Joubert-Vazquez et al v. Alvarez-Rubio et al
ORDER. DENIED 20 Motion requesting Order. Signed by Judge Salvador E. Casellas on 8/1/11. (PR)
IN THE UNITED STATES DISTRICT COURT
FOR THE DISTRICT OF PUERTO RICO
ADELA JOUBERT-VAZQUEZ, et al.
Civil No. 11-1194 (SEC)
ZOIME ALVAREZ-RUBIO, et al.
OPINION and ORDER
Before the Court are defendants’ motion requesting abstention (Docket # 20),
plaintiffs’ opposition thereto (Docket # 22), defendants’ reply (Docket # 31), and plaintiffs’
sur-reply (Docket # 39). For the reasons discussed below, defendants’ motion is DENIED.
Factual and Procedural Background
According to the complaint, plaintiffs (“Plaintiffs”) are 60 employees of the Puerto
Rico State Insurance Fund Corporation (“SIFC”) who were demoted from career managerial
positions. Docket # 1. Plaintiffs were appointed to these positions between 2003 and 2008
pursuant to an internal job announcement procedure whereby only SIFC employees and
former employees were qualified to compete for the vacancies. Id. Previously, Plaintiffs had
held career positions at the SIFC—some managerial, some not. Id.
Defendants are the SIFC itself; the SIFC Administrator, Zoimé Alvarez-Rubio
(“Alvarez”); and the SIFC Director of Human Resources, Saúl Rivera-Rivera, (“Rivera”)
(collectively “Defendants”). Id. Shortly after taking office, Alvarez ordered an audit of the
appointments made at the SIFC between January 2001 and December 2008. Id. Allegedly,
she commissioned some of her most trusted lieutenants to gather information about the
political affiliations of SIFC managerial employees appointed during the previousPopular
Democratic Party Administrations (“PDP”). Id. Moreover, Plaintiffs allege that the period
from 2001 to 2008 was chosen for the audit to spare employees appointed by previous New
CIVIL NO. 11-1194 (SEC)
Progressive Party (“NPP”) Administrations. Id. Plaintiffs also aver that the goal of this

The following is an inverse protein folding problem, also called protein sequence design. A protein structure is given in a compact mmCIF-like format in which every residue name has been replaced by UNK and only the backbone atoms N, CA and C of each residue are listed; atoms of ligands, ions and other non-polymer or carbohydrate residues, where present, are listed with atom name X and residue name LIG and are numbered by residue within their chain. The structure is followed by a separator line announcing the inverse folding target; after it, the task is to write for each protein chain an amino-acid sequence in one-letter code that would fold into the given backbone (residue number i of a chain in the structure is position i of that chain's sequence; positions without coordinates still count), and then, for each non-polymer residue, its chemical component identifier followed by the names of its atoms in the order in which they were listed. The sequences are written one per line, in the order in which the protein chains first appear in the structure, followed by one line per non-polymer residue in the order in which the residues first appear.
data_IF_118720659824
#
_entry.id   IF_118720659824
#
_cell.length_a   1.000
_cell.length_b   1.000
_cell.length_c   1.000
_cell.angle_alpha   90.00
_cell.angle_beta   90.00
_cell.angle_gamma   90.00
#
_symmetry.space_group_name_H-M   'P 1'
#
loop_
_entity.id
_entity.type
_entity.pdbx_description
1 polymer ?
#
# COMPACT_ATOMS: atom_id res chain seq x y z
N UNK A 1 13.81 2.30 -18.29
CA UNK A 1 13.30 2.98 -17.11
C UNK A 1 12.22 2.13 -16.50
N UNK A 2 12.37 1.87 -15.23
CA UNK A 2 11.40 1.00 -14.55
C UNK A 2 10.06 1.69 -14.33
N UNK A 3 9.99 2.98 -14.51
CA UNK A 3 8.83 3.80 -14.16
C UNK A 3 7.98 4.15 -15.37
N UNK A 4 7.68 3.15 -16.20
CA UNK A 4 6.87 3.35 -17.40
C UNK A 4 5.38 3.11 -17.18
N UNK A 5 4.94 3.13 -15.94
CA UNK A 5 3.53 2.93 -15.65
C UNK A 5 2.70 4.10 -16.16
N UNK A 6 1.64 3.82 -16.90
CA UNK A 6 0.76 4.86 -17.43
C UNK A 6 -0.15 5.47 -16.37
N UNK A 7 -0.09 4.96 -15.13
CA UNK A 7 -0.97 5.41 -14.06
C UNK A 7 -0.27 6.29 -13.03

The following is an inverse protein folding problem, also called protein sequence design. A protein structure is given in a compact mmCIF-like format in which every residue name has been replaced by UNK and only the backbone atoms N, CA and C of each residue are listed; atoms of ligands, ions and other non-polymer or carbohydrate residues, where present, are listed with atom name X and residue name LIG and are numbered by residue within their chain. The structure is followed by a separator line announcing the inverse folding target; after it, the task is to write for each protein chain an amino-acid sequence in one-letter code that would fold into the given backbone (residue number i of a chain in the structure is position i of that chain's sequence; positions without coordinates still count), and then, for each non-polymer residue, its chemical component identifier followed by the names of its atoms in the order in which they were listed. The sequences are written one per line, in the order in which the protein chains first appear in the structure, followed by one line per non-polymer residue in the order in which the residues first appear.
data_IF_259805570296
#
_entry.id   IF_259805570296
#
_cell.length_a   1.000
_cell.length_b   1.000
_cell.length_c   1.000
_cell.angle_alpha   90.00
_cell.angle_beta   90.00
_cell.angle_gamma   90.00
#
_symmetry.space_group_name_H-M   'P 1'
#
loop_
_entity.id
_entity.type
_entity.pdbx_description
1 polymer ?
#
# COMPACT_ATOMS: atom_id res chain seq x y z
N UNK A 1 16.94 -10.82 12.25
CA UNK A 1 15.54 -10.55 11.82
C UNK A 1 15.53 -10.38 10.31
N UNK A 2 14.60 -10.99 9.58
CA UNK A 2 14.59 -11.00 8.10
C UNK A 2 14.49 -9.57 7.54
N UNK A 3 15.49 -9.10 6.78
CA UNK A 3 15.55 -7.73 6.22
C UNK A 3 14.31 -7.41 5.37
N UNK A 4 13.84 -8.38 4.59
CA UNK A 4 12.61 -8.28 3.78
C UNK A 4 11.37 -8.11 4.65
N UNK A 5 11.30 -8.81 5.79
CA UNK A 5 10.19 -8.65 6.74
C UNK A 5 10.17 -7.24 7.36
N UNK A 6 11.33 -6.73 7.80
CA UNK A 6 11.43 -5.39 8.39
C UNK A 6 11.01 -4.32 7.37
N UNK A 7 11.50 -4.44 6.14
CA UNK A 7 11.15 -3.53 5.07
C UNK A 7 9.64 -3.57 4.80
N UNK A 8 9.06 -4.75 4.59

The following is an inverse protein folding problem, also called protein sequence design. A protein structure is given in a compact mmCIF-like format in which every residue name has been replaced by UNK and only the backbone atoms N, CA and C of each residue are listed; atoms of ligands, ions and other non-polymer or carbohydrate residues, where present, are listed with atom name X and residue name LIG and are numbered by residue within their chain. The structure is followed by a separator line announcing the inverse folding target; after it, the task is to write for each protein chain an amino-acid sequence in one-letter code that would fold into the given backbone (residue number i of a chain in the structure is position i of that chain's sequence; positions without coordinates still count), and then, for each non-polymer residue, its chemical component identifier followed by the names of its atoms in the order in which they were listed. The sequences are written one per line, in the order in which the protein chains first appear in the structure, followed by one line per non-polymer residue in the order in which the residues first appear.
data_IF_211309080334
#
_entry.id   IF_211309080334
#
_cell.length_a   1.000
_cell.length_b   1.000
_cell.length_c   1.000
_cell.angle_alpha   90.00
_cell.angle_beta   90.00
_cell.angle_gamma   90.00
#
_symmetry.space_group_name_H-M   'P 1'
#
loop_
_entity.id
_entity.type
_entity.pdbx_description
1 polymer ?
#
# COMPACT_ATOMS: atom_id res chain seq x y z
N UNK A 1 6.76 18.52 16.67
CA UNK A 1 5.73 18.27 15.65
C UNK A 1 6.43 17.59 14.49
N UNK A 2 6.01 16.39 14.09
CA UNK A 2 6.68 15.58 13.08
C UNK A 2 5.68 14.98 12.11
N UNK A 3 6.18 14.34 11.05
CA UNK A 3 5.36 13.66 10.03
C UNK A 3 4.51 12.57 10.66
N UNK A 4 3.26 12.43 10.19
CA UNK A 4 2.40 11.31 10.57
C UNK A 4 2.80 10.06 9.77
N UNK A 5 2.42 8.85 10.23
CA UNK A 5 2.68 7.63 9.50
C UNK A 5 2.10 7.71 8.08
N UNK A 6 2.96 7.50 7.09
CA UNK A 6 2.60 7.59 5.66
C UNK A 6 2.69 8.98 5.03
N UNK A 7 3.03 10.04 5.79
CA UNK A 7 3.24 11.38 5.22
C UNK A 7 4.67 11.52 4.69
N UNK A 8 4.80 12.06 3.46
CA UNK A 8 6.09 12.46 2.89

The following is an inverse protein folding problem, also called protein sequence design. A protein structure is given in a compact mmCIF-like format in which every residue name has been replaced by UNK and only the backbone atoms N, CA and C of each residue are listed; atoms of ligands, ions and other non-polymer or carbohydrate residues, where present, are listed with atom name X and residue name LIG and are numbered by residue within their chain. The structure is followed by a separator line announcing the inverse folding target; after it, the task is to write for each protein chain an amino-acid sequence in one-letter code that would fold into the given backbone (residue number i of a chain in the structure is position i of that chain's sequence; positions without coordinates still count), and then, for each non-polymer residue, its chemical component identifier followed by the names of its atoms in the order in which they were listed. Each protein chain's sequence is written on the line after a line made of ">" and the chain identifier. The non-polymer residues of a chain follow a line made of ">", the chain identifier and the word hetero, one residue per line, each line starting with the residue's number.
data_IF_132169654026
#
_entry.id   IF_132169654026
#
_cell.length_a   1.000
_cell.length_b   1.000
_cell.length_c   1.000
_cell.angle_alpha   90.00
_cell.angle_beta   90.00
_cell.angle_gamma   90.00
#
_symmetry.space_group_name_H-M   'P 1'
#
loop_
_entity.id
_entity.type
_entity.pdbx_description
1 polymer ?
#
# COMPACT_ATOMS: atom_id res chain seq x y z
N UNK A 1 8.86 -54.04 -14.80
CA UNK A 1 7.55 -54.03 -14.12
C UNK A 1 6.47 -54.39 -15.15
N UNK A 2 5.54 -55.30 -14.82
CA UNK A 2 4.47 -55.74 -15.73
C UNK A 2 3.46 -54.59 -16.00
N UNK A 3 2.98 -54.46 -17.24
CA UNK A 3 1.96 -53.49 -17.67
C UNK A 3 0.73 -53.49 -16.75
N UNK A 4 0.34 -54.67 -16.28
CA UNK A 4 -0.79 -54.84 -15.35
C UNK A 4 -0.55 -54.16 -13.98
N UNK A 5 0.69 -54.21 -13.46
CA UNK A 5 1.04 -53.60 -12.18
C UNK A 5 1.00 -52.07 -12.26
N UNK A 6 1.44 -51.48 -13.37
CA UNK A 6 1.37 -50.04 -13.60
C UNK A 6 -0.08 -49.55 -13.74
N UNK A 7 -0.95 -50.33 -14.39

scheme, shared by Alvarez and Rivera, was to replace employees loyal to the PDP with
employees loyal to the NPP and Governor Fortuño. Id.
To that end, Plaintiffs were served with “letters of intent to demote,” stating that their
appointments were legal nullities, because the vacancies had not been publicly announced,
as purportedly required under Puerto Rico law. Id. The letters also informed Plaintiffs that
they had the right to request pretermination hearings and explained to them the process that
would follow if such hearings were requested:
If you are interested in this Hearing, you must request it in writing
within a period of 15 days as of notification of this letter.... After
the aforementioned term or after receiving the Report from the
Hearing Examiner who presides the Hearing, if you so request,
we will notify you the final decision to which you are legally
Docket # 20-1, p. 6. Nevertheless, Plaintiffs contend that the hearings were a sham and
served merely to rubber-stamp Alvarez’s decision to demote them. Id. In fact, despite the
hearings, Plaintiffs were demoted to their previous positions. Docket # 1.
Plaintiffs appealed the demotions to the SIFC Board of Appeals (the “Board”). Docket
# 20-1. But while the appeals were pending, they filed the instant case. Here, they seek
damages, attorney’s fees, and injunctive relief “in the form of reinstatement to their former
managerial career positions” and an order “for defendants to certify to the retirement system
the correct information as per the actual salaries and contributions made . . . during the time
that [Plaintiffs] held the annulled appointments and up to the date of their reinstatement.” Id.
at ¶¶ 3.36-3.40. Their claims are predicated on the the U.S. Constitution as well as on
different Commonwealth statutes.
On June 20, 2011, Defendants moved the Court to abstain from the case in accordance
with the Younger and Colorado River doctrines. See Docket ## 20 and 31, Exh. 1. Plaintiffs
CIVIL NO. 11-1194 (SEC)
countered that both abstention doctrines are narrow and that neither applies to this case.
Docket ## 22 and 39. Below, the Court will address each doctrine seriatim.
Applicable Law and Analysis
Younger embodies the doctrine of “Our Federalism.” Younger v. Harris, 401 U.S. 37,
43-45 (1971). “Since the beginning of this country’s history Congress has, subject to few
exceptions, manifested a desire to permit state courts to try state cases free from interference